Is your company ready to deploy a 'Bring Your Own Device' (BYOD) programme?
BYOD, which basically empowers employees to use their personal devices for work purposes, is not a new concept. "BYOD has been a constant tenet of an organisation's enterprise mobility strategy in the Asia Pacific excluding Japan region (APeJ) over the past several years, considering how most Asian societies happen to be mobile-first, which is what drove BYOD in the first place," said Avinash Sundaram, Lead for mobility, International Data Corporation (IDC) Asia Pacific (APAC), in an interview with CIO Asia.
Avinash Sundaram, Lead for mobility of IDC in APAC.
According to VMware's 2016 State of Digital Workspace report, 29 percent of businesses in APAC region are already deploying a BYOD programme. The report polled 1,263 business decision makers and IT influencers globally to examine the adoption of digital workspace.
BYOD was also found to be the top mobility initiative of IT decision makers in the region who were polled for IDC AP's 2016 Enterprise Mobility survey, said Sundaram.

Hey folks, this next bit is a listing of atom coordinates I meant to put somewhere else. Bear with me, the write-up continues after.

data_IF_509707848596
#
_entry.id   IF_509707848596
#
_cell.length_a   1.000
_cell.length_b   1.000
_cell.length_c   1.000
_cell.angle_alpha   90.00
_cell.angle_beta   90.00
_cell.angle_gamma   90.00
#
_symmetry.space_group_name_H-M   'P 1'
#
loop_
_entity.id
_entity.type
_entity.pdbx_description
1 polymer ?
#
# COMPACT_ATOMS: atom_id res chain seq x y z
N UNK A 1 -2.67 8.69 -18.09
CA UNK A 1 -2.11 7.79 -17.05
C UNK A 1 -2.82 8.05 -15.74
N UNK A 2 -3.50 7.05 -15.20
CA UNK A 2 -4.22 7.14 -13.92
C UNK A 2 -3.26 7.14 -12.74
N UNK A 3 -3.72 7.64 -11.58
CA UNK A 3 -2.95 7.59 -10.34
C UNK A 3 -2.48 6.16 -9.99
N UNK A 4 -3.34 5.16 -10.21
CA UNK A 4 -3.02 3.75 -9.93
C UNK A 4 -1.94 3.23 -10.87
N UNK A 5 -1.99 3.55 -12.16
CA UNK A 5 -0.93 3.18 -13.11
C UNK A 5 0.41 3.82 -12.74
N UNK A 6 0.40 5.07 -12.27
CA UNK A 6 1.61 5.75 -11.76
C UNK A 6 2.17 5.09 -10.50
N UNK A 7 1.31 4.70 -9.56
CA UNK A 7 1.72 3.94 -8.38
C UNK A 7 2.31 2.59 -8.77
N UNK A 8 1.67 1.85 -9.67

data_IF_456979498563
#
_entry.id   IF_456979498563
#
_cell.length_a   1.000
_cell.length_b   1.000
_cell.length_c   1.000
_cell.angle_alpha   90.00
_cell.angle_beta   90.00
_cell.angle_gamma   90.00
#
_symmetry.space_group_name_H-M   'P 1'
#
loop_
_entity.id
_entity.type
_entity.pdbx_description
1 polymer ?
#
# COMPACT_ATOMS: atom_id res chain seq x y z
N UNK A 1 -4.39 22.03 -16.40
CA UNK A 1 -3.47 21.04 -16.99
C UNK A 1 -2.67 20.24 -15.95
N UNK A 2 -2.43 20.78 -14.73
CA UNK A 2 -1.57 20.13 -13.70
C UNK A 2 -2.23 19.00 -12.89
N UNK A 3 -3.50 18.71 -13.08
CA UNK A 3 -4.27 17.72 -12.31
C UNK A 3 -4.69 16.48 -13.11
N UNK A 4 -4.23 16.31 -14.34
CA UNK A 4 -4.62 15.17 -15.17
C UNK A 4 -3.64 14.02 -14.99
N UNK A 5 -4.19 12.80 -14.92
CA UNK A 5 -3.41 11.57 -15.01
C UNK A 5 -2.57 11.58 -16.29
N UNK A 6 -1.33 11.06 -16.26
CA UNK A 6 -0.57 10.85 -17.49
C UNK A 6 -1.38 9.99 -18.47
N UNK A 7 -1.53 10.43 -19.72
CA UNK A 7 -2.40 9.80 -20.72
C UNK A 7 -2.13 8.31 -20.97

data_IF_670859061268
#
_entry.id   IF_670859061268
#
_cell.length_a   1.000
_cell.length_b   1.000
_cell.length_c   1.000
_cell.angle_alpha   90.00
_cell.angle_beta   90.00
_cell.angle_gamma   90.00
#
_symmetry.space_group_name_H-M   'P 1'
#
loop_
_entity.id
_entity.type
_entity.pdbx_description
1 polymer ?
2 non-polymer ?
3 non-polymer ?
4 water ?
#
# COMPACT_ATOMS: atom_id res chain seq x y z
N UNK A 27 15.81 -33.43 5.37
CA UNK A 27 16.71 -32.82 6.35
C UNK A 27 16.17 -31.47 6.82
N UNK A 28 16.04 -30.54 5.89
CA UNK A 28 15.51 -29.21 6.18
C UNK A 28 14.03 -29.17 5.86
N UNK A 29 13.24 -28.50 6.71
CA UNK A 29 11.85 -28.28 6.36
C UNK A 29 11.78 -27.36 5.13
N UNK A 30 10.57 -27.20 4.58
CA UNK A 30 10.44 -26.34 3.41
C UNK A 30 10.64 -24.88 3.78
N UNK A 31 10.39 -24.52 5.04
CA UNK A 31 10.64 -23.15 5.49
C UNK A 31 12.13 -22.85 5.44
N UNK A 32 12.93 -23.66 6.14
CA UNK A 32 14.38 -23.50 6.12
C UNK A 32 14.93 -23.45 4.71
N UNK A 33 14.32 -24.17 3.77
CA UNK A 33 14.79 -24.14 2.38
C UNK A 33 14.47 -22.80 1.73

We spoke to technology experts to find out the boons and banes of BYOD, as well as how businesses can effectively and securely roll out this mobility approach.
Upsides of BYOD
The biggest advantage of BYOD is that it can help boost employees' productivity. "It is safe to say that employees who use their own devices are typically already comfortable and adept in its use, which makes them more productive," explained Matthew Burns, Business Unit Executive for Endpoint and Mobility of IBM Security. He added that employees can productively accomplish their tasks since they can gain access to work e-mail and applications from anywhere and at any time.
Matthew Burns, Business Unit Executive for Endpoint and Mobility of IBM Security.
Besides that, providing employees the flexibility to use their preferred device may boost employees' morale. "Studies have shown that autonomy is linked to higher job satisfaction and employee engagement. According to a previous study by IBM, 83 percent of users consider their mobile device to be more important than their morning cup of coffee," said Burns.
Security is BYOD's Achilles' heel
Since "personal devices tend to not feature enterprise-grade security features", security is BYOD's biggest challenge, said Jacqui Miranda, Director, Surface Devices Sales and Marketing, Microsoft Asia Pacific.
Jacqui Miranda, Director, Surface Devices Sales and Marketing, Microsoft APAC
"With mobile proving to be a popular choice target for malware today, there have been many instances where companies have lost confidential data as a result of security attacks on their employees' personal devices either due to the lack of education or negligence," Burns explained.
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